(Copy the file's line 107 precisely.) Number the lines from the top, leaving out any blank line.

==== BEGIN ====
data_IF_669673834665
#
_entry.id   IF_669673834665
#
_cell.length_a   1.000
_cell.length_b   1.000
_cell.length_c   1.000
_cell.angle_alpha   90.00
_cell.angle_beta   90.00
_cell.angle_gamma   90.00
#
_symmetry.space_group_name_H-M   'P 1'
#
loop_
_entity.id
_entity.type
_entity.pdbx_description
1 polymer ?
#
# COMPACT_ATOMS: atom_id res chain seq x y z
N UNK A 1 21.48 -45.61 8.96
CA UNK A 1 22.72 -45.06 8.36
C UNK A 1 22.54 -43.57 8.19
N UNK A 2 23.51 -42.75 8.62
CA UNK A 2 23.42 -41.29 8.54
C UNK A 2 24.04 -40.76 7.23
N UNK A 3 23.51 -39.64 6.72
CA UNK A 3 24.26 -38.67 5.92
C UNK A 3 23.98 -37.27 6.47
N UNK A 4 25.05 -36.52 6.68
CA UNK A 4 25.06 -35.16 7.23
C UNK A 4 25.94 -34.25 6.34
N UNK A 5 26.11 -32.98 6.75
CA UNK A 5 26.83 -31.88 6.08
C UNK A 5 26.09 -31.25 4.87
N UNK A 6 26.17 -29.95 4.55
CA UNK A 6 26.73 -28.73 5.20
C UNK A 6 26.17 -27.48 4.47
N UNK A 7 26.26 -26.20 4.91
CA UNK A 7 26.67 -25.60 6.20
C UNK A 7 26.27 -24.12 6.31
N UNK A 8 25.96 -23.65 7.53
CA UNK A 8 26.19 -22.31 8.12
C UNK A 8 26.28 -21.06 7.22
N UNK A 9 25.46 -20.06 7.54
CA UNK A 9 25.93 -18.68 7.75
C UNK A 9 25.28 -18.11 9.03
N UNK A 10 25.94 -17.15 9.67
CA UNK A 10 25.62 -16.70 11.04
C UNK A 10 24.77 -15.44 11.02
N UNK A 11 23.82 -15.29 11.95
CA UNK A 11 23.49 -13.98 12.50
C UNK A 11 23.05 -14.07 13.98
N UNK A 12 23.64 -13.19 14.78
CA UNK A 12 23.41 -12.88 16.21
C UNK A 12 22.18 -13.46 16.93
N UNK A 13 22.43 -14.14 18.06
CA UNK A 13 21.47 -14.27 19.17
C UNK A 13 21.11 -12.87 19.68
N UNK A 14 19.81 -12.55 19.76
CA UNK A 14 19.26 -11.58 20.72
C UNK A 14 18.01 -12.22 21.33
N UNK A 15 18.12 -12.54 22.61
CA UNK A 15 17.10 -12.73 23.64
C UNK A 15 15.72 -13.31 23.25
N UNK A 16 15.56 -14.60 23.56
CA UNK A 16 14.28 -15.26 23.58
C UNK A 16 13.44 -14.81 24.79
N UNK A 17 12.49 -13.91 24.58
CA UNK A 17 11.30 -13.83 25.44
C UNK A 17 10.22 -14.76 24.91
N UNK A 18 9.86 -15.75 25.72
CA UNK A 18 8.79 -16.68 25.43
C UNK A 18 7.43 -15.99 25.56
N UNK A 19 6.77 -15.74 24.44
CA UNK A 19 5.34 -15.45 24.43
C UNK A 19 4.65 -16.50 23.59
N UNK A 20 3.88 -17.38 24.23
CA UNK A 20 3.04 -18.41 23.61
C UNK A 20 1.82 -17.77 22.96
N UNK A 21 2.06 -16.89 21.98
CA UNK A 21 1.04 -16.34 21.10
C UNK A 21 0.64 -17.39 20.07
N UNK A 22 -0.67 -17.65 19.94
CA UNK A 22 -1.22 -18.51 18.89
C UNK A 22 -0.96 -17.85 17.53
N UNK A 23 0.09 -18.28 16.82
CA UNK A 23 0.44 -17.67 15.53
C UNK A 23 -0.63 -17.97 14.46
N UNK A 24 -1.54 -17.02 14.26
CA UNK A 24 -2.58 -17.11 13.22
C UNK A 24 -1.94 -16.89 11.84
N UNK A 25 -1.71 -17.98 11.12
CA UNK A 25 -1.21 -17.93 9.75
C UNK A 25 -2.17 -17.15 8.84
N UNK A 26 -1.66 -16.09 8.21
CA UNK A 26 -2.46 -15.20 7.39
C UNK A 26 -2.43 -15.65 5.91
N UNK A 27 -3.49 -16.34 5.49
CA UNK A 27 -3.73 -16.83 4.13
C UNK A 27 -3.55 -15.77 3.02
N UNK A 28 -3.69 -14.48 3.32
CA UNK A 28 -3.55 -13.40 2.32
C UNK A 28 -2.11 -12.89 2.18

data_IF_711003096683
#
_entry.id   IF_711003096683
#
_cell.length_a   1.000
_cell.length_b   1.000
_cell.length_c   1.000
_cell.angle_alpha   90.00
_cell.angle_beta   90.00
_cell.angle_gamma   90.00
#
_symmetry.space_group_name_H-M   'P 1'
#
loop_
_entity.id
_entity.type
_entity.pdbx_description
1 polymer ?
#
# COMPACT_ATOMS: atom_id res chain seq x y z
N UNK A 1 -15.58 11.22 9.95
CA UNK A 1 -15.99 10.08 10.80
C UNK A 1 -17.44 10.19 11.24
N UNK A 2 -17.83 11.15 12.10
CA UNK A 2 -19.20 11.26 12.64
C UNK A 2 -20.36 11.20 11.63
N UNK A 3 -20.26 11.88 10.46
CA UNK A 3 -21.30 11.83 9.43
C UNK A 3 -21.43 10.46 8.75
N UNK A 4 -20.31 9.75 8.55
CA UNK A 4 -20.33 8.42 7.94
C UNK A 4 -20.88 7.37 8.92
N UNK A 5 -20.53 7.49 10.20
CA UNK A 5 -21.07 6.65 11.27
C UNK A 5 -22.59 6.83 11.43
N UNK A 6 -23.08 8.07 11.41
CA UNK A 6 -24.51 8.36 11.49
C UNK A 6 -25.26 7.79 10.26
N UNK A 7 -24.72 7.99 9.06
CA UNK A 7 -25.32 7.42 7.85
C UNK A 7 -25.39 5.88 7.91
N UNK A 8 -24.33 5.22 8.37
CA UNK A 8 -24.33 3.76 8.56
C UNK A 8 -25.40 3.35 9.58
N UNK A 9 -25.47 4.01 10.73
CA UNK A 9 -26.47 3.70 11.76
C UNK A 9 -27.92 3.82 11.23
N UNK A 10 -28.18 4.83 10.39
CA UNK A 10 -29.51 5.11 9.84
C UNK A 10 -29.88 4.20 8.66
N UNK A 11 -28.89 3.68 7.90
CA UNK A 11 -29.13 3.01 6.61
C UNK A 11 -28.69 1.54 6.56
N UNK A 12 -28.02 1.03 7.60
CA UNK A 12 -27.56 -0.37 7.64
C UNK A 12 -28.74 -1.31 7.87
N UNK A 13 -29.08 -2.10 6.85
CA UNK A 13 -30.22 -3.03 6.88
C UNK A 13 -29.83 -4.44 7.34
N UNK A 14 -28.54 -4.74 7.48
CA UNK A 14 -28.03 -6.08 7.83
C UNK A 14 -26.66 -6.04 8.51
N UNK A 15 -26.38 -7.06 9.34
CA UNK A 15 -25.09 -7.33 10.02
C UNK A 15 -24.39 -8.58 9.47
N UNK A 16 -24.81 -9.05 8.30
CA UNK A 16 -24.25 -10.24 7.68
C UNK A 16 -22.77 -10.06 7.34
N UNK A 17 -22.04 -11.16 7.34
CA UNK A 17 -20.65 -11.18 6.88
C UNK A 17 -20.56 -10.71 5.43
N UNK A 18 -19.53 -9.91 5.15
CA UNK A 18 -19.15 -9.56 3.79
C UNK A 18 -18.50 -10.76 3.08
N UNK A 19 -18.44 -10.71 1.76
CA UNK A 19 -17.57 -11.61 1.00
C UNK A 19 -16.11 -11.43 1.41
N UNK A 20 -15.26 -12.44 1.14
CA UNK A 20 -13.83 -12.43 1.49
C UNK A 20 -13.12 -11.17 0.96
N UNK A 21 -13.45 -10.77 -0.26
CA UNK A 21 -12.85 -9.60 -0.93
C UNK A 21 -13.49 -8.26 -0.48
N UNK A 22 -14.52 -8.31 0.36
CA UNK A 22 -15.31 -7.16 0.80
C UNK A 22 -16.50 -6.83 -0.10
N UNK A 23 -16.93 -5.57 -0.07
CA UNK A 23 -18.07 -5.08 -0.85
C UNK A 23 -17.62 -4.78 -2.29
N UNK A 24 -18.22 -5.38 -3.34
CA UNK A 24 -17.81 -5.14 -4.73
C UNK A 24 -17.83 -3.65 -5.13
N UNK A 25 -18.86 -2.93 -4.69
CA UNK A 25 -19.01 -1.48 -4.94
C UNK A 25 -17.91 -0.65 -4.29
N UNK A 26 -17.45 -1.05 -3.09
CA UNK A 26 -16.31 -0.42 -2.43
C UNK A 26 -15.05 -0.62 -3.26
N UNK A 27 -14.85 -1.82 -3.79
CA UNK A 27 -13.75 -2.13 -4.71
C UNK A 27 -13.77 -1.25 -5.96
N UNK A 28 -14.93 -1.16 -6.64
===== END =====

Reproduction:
_entry.id   IF_711003096683